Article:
Forty years ago, when I was an undergraduate at the Australian National University’s Chifley library, I happened to notice a fascinating collection of old books on the Shakespeare Authorship Question. One in particular captured my imagination. (No, it wasn’t the Oxfordian bible, Shakespeare Identified, by J. Thomas Looney. Had it been, my journey towards Oxfordianism may have taken a less tortuous route.)
It was Ignatius Donnelly’s 1888 work with the wonderfully mysterious and provocative title, The Great Cryptogram: Francis Bacon’s Cipher in the So-Called Shakespeare Plays.
Donnelly unquestionably had some pretty weird ideas and it didn’t take too long to realize that some of his ciphers were more than just a bit far-fetched. Nonetheless, the book introduced me to a whole area of fascinating speculation, which I found absolutely riveting. When I subsequently discovered Mark Twain’s hilarious 1909 essay, Is Shakespeare Dead?, I was exhilarated and delved deeply into the cryptographic mysteries. But no sooner had I started in earnest than a skeptical friend gave me a copy of the 1957 book, The Shakespearean Ciphers Examined, by cryptographers William and Elizebeth Friedman, which demolished the Baconian ciphers, and it completely took the wind out of my sails. (The book won the Friedmans the 1957 Folger Shakespeare Library literary prize.)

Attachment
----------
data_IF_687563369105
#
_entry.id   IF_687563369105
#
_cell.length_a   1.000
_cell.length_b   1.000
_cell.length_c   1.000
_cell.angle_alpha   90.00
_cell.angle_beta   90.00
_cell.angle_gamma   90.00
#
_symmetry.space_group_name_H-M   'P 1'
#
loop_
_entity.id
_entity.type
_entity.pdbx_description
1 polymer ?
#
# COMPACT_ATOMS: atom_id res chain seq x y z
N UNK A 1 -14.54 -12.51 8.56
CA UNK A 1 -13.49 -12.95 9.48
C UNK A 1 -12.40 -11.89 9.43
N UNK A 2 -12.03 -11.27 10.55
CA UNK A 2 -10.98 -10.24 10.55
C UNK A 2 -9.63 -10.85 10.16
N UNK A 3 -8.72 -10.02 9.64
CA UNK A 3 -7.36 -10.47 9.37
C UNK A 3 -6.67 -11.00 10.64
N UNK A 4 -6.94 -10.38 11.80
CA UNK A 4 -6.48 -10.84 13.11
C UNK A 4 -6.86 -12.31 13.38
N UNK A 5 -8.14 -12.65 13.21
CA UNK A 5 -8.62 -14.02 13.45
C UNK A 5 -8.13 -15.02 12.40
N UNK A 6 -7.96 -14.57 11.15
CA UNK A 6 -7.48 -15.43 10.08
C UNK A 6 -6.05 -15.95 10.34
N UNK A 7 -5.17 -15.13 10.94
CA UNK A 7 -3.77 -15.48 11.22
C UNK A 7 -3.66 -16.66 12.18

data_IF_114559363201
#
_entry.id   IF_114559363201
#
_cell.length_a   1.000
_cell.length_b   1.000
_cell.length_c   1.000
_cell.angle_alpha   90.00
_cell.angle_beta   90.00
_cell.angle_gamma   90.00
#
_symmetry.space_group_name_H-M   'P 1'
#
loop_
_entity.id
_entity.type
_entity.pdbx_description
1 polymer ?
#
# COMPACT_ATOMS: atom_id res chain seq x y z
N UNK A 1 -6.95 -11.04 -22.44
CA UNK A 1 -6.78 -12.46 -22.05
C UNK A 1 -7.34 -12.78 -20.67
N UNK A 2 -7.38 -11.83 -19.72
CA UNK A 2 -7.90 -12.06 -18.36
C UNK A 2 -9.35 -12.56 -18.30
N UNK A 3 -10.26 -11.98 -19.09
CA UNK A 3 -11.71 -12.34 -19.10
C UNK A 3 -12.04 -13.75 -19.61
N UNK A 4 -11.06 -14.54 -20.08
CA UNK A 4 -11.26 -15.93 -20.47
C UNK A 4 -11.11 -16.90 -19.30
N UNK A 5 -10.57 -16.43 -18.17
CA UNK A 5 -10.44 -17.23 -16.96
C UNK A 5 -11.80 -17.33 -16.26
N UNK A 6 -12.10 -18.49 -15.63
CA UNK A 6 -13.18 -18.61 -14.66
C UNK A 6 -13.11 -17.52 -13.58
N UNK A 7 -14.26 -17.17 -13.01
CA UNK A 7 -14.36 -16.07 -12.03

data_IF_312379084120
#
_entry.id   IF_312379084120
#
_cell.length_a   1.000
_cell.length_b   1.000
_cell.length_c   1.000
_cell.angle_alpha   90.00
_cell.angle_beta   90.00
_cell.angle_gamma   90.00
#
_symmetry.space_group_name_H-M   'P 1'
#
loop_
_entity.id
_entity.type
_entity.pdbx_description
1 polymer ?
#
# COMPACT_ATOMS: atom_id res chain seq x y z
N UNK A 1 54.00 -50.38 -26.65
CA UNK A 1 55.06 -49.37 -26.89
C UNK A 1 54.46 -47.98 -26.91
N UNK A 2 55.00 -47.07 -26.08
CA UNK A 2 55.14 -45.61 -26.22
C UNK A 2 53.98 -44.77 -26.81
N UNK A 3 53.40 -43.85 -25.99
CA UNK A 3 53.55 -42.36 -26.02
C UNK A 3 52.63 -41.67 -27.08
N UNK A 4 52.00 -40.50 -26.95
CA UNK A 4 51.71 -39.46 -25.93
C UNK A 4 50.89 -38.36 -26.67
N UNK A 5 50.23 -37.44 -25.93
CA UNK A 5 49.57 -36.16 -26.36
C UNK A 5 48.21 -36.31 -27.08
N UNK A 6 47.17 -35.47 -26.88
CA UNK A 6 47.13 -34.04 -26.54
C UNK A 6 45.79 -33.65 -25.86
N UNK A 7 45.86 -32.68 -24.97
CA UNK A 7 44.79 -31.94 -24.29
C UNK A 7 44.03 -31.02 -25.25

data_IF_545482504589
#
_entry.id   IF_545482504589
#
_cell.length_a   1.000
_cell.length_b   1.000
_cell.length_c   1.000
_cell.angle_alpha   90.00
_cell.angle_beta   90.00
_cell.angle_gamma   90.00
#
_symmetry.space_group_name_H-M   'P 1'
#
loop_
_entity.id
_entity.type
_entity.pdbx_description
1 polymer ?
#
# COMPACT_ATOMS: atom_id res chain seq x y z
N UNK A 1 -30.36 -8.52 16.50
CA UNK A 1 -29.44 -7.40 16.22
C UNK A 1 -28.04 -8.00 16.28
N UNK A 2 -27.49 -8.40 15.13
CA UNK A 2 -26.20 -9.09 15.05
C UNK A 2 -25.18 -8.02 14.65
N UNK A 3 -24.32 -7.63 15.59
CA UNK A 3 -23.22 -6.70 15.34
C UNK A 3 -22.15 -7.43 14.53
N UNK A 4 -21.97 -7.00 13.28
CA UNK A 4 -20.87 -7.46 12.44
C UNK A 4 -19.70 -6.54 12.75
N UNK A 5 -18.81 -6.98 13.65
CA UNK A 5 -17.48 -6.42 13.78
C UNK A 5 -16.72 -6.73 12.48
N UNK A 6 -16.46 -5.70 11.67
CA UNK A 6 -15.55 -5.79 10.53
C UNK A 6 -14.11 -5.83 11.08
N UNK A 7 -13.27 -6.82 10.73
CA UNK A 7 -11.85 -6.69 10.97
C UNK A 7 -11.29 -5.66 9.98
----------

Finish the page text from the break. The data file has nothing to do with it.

At that stage I reasoned that if the Baconian ciphers were hokum, then maybe the Shakespeare Authorship Question itself was crazy after all.
Nonetheless, the much-maligned Donnelly had implanted the seed of doubt. More and more I started to see that no one in the opposition was providing answers – only dogma and insult.
This doubt had me toying for some years with the romantically attractive notion that Christopher Marlowe had not met with that great reckoning in a small room in 1593 but had gone on to write the plays in Europe. But then Charles Nichols’ forensic analysis of Marlowe’s murder in his 1995 book, The Reckoning, killed off that theory too.
I had largely given up. Then in early 1999 I noticed a Harper’s magazine cover on a “debate” between several orthodox professors and challengers, most of whom were arguing the case for some guy called Edward De Vere. I thought, “What nonsense!… Who the crumb is Edward De Vere?”
I might have left it there but for Professor Harold Bloom, who declared in response to the very reasonable questions posed by these ‘Oxfordians’ that they were “lunatics . . . dogmatic and abusive” and “the sub-literary equivalent of the sub-religious Scientologists.” This Olympian arrogance convinced me I had to return with gusto to the authorship debate – clearly orthodoxy was an emperor in the nude.
Very soon after this a great friend fairly accosted me in the street waving a heavy book in his hand declaring wildly that I simply had to drop everything and read the weighty tome he was waving around! That book was Oxfordian Charlton Ogburn’s The Mysterious William Shakespeare and the rest as they say is history!
— Greg Ellis
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